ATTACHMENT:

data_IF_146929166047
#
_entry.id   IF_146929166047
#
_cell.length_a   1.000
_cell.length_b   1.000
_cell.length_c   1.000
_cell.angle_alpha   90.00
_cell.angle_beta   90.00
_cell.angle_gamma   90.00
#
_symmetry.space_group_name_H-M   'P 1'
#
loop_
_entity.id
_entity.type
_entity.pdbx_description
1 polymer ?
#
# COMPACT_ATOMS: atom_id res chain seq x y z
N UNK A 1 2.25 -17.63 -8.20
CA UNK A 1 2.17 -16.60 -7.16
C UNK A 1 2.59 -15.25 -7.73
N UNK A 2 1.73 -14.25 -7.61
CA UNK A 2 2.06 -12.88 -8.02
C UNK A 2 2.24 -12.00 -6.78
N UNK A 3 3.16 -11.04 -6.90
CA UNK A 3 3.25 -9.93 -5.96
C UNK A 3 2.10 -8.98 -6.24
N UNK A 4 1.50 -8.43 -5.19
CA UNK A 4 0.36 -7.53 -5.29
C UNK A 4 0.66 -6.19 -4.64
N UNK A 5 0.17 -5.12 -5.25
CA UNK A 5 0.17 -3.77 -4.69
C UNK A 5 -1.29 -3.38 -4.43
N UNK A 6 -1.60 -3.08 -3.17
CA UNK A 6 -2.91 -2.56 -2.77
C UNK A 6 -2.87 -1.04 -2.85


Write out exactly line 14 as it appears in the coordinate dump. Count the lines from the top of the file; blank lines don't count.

loop_